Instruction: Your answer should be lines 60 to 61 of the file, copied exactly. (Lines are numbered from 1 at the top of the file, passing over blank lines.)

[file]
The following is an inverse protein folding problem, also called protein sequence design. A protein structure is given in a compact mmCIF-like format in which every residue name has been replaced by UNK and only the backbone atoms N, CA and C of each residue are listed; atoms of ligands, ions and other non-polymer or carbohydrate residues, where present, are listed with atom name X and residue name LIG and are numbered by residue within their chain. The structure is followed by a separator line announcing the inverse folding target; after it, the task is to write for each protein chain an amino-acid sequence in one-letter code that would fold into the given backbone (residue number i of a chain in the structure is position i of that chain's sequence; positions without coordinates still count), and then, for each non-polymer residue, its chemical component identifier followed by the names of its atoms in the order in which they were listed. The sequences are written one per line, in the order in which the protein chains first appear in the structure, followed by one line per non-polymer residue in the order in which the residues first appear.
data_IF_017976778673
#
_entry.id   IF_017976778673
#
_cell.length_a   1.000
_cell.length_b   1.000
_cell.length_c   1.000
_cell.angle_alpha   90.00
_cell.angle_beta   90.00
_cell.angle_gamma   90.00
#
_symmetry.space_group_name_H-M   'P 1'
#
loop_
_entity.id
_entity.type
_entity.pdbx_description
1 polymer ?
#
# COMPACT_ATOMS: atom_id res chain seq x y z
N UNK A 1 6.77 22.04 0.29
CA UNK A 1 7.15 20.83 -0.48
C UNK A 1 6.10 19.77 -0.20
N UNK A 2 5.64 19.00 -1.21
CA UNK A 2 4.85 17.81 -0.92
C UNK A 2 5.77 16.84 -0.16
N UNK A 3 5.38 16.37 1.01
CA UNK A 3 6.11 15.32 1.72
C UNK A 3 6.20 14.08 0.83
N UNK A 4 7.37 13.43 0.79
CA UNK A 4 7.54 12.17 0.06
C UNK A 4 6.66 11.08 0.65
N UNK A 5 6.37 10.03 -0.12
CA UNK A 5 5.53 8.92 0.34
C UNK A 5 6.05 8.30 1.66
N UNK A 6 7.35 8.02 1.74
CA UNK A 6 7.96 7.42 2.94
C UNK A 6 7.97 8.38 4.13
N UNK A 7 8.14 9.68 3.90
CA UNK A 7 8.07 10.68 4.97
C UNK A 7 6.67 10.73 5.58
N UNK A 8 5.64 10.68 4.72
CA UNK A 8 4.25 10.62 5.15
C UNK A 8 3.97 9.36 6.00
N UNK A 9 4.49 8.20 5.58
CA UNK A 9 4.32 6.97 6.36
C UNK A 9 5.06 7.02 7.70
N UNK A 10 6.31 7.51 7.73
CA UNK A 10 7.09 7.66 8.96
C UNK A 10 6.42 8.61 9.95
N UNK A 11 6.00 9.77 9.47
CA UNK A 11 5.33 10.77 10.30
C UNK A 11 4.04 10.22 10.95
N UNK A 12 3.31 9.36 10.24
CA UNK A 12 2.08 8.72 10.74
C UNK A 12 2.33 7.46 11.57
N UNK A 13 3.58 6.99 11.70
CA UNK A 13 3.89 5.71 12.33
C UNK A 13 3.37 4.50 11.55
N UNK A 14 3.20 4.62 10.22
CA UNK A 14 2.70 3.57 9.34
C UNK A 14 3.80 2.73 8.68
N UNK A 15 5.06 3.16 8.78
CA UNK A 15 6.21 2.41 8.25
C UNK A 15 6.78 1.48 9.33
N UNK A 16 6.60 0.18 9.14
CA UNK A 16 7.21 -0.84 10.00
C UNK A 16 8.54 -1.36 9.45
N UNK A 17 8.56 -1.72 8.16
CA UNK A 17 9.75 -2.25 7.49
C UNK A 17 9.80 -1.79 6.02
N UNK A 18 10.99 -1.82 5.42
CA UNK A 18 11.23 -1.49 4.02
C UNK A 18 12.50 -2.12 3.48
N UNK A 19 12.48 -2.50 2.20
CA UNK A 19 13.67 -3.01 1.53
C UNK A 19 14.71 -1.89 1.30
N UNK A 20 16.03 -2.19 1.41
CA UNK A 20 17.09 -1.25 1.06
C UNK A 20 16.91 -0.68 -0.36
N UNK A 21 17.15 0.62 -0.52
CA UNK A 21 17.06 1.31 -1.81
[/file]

C UNK A 13 3.37 4.50 11.55
N UNK A 14 3.20 4.62 10.22